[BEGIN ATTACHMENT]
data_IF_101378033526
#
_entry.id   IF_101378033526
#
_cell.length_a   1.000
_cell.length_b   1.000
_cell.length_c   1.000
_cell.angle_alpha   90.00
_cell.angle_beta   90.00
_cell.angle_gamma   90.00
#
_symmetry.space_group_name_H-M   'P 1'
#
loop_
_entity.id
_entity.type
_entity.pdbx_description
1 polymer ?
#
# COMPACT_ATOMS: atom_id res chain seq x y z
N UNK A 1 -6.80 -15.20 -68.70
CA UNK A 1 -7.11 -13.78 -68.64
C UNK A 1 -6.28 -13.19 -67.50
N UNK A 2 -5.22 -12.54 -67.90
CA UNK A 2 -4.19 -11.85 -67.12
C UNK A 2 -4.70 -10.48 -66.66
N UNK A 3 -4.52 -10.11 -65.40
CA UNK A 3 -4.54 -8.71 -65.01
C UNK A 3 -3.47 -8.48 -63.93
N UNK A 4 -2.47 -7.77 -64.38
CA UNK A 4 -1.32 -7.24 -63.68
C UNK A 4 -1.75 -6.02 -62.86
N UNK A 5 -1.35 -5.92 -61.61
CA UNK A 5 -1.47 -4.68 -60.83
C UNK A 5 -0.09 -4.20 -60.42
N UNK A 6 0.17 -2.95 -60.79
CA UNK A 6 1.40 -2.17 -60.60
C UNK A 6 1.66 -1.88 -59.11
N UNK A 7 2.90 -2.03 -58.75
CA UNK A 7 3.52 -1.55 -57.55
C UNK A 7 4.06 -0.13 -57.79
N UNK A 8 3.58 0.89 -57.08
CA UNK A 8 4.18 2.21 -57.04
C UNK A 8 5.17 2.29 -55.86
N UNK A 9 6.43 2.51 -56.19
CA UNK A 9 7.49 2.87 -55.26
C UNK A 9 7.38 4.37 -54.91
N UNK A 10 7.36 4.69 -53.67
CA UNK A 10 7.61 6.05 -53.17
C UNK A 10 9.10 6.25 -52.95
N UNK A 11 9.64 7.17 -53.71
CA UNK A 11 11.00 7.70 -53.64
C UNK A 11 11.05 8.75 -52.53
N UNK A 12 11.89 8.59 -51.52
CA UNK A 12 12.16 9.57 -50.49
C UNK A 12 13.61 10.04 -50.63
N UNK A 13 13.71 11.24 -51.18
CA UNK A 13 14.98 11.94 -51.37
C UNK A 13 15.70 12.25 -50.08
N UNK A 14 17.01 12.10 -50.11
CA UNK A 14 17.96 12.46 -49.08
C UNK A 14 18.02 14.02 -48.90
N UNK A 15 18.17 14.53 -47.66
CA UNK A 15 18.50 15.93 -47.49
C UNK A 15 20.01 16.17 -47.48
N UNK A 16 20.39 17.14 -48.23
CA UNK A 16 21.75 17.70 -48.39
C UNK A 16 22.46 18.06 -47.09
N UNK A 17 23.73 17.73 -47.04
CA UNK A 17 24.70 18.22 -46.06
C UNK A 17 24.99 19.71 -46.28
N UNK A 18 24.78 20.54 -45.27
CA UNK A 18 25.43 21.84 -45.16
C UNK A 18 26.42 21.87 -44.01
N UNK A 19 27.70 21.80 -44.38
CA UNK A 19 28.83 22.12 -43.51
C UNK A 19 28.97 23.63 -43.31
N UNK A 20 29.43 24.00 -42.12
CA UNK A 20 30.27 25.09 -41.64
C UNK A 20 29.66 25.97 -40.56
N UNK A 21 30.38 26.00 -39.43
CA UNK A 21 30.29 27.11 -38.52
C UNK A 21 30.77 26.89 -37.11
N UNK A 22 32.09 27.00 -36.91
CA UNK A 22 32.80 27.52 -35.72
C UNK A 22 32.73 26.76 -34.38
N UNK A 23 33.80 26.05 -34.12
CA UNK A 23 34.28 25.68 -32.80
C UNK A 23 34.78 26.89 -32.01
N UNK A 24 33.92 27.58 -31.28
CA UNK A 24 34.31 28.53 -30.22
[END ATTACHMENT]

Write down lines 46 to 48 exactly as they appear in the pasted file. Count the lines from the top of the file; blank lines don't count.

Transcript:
CA UNK A 9 7.49 2.87 -55.26
C UNK A 9 7.38 4.37 -54.91
N UNK A 10 7.36 4.69 -53.67